The New Yorker

The New Yorker October 12, 2020

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Founded in 1925, The New Yorker publishes the best writers of its time and has received more National Magazine Awards than any other magazine, for its groundbreaking reporting, authoritative analysis, and creative inspiration. The New Yorker takes readers beyond the weekly print magazine with the web, mobile, tablet, social media, and signature events. The New Yorker is at once a classic and at the leading edge.

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47 Edições

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2 minutos

Peter Hessler (“The Sealed City,” p. 36) has been a staff writer since 2000. His latest book is “The Buried.” Paige Williams (“Right Hook,” p. 20), a staff writer, is the author of “The Dinosaur Artist,” which was named a Times Notable Book of 2018. Daniel Alarcón (“Chile at the Barricades,” p. 28) is a contributing writer. The executive producer of “Radio Ambulante,” a Spanish-language podcast, he teaches at Columbia’s Journalism School. Rachel Axler (Shouts & Murmurs, p. 35), a screenwriter and a playwright, has written for “Veep,” “Dickinson,” and “The Daily Show.” David Rabe (Fiction, p. 58) has published numerous plays, screenplays, and works of fiction. His novels include “Dinosaurs on the Roof” and “Girl by the Road at Night.” Hannah Goldfield (Tables for Two, p. 11), the magazine’s food critic, began contributing to…

3 minutos
the mail

REFORMING DEMOCRACY Steve Coll, in his article about the Electoral College, seems to recognize that the constitutional-amendment process makes it unlikely that the United States will move to a direct national vote anytime soon (Comment, September 21st). But he makes only a glancing reference to a serious flaw in the Electoral College that could be changed by congressional action—the winner-take-all system of allocating electoral votes, used by forty-eight states and the District of Columbia. If, instead, either a proportional or a district system was employed to distribute electoral votes, the Electoral College would more consistently reflect the popular vote. Another democratic measure worth considering would be increasing the size of the House of Representatives, whose membership has remained capped at four hundred and thirty-five since the passage, in 1929, of the Permanent…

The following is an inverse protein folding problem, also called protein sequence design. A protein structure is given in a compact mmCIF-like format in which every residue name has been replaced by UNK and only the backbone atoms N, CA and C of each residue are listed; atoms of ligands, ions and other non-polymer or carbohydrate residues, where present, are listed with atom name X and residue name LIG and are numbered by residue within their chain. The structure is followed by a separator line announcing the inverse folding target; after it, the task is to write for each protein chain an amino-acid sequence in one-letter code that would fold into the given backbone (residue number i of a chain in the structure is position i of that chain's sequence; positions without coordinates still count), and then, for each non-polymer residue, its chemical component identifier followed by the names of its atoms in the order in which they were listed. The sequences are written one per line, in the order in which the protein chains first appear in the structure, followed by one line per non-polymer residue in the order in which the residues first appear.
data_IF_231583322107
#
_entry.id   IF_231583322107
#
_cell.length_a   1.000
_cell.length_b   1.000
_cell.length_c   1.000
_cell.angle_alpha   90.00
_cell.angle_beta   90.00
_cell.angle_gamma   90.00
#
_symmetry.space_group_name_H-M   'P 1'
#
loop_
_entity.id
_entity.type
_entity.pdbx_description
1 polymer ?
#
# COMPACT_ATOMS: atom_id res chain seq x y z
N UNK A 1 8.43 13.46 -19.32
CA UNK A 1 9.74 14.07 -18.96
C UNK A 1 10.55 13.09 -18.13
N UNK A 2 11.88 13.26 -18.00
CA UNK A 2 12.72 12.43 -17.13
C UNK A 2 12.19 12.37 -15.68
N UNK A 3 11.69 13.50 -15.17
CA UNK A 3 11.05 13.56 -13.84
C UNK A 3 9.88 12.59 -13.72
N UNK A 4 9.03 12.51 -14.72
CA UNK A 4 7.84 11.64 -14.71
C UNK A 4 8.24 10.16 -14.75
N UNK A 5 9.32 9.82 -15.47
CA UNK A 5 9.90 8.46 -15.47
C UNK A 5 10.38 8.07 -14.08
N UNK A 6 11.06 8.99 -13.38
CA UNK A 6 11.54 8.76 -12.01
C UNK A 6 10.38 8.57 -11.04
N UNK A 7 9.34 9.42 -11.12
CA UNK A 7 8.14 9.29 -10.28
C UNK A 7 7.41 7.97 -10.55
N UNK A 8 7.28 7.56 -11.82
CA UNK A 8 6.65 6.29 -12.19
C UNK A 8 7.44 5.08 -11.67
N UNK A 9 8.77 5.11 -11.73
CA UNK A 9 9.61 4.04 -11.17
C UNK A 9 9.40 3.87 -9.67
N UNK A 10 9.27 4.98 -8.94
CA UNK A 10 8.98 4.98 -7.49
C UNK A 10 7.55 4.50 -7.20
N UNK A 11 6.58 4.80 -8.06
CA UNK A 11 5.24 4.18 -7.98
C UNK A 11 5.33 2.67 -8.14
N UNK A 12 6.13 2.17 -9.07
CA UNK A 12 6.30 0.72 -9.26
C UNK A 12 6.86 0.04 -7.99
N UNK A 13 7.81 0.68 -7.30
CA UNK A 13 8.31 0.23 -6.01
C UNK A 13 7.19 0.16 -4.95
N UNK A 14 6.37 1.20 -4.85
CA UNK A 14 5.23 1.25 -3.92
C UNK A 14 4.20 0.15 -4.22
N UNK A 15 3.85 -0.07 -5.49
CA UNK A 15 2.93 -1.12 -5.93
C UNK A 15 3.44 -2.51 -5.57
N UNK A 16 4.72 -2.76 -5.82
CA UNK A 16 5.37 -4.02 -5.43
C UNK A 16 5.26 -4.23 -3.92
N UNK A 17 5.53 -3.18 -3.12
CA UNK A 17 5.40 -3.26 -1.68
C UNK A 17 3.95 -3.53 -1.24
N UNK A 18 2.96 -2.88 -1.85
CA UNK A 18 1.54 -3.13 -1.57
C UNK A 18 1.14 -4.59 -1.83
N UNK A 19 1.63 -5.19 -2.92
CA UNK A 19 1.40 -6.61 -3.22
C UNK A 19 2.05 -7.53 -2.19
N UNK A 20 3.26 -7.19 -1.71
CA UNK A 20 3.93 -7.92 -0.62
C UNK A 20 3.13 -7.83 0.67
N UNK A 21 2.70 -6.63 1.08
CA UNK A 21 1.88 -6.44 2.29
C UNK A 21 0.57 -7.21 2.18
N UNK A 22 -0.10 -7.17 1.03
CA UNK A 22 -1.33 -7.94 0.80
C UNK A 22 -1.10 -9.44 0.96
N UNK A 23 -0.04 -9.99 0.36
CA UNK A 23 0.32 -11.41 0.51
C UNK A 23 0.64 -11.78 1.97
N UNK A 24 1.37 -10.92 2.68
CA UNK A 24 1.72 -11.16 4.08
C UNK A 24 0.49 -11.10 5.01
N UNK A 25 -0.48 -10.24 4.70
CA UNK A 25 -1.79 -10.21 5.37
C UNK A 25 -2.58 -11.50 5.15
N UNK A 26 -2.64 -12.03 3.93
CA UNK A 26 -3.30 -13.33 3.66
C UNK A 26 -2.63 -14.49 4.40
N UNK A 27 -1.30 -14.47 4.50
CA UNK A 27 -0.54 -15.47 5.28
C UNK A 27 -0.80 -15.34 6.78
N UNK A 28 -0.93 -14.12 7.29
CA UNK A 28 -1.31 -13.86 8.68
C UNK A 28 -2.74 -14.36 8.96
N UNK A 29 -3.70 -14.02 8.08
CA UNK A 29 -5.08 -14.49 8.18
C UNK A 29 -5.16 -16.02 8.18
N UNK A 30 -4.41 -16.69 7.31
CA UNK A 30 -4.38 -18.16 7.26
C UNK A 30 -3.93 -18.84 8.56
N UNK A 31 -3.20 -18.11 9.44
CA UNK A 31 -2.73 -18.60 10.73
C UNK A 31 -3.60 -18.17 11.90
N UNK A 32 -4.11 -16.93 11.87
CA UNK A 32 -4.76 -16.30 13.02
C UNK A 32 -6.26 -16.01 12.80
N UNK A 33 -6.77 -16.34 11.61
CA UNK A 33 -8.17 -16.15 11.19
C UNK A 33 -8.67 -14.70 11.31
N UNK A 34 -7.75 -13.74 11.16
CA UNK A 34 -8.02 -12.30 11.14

18 minutos
goings on about town: this week

OCTOBER 7 – 13, 2020 Leaf-peeping isn’t the only way to bring color into your life this fall. One of the special exhibitions at the American Museum of Natural History, which is now open Wednesday through Sunday, is “The Nature of Color” (pictured above). In a series of installations, some of which are interactive, visitors can learn about everything from the electromagnetic spectrum to the fact that purple dye can be derived from snails. Timed-entry tickets must be reserved on the museum’s Web site, at MUSIC Brentano String Quartet CLASSICAL The 92nd Street Y can’t open its doors to the public for concerts; instead, an appealing online series will bring the beloved venue into the homes of its admirers—and to new, virtual visitors as well. The institution’s fall season, comprising ten ticketed events,…

3 minutos
tables for two: chilaquiles around town

In December, Juan Sánchez, who was then a chef at Made Nice, Eleven Madison Park’s casual sister restaurant, started an Instagram account: @citlali_ cocina. After five years in New York, Sánchez had noticed that the city’s Mexican food was mostly confined to the styles of a few regions, including Puebla, in central Mexico, and Oaxaca, in the south. Citlali Cocina would be a small way to highlight the cuisine of his home town, Guadalajara, and a place to collect ideas for the restaurant that he hoped to open someday. The first photo he posted was a glamour shot of a quesadilla, a pale corn tortilla topped with thick, melty strands of quesillo, a stretchy cheese, and a leaf of epazote, an aromatic herb, sprinkled with tequesquite, a mineral salt used since…

5 minutos
comment: trump agonistes

From the start of his Presidency, Donald Trump has threatened the health and the security of the United States. It has now been made clear that Trump’s incompetence, cynicism, and recklessness have threatened his own welfare. Even the best security system and the most solicitous medical officers in the world could not protect him from a danger that he insisted on belittling and ignoring. Last Friday, at 12:54 a.m., Trump announced by Twitter that he and the First Lady had tested positive for the novel coronavirus. By that evening, “out of an abundance of caution,” the President had gone to Walter Reed hospital to spend “the next few days.” The Trumps join the more than seven million other Americans who have contracted the virus. More than two hundred thousand have…

4 minutos
marmalade skies dept.: dr. psychedelic

J. R. Rahn, a techie whose company is helping fund New York’s first psychedelic-medicine center, spent the middle years of the past decade leading a successful startup while his life quietly came apart. “To the outside world, I was doing really well, but inside me I was struggling,” Rahn, a thick-built thirty-three-year-old with a shaved head, a smile-shaped beard, and delicate rimless glasses, said on Zoom the other day. He’d left New York to weather the pandemic in Miami; some palm fronds fluttered behind him. “People would say, ‘Oh, you’re just depressed.’ Well, I’m depressed, but I also can’t fall asleep without drinking a bottle of wine. I can’t have fun at a party without using cocaine.” Also, there was Xanax, for anxiety. Rahn needed help—or did he just need…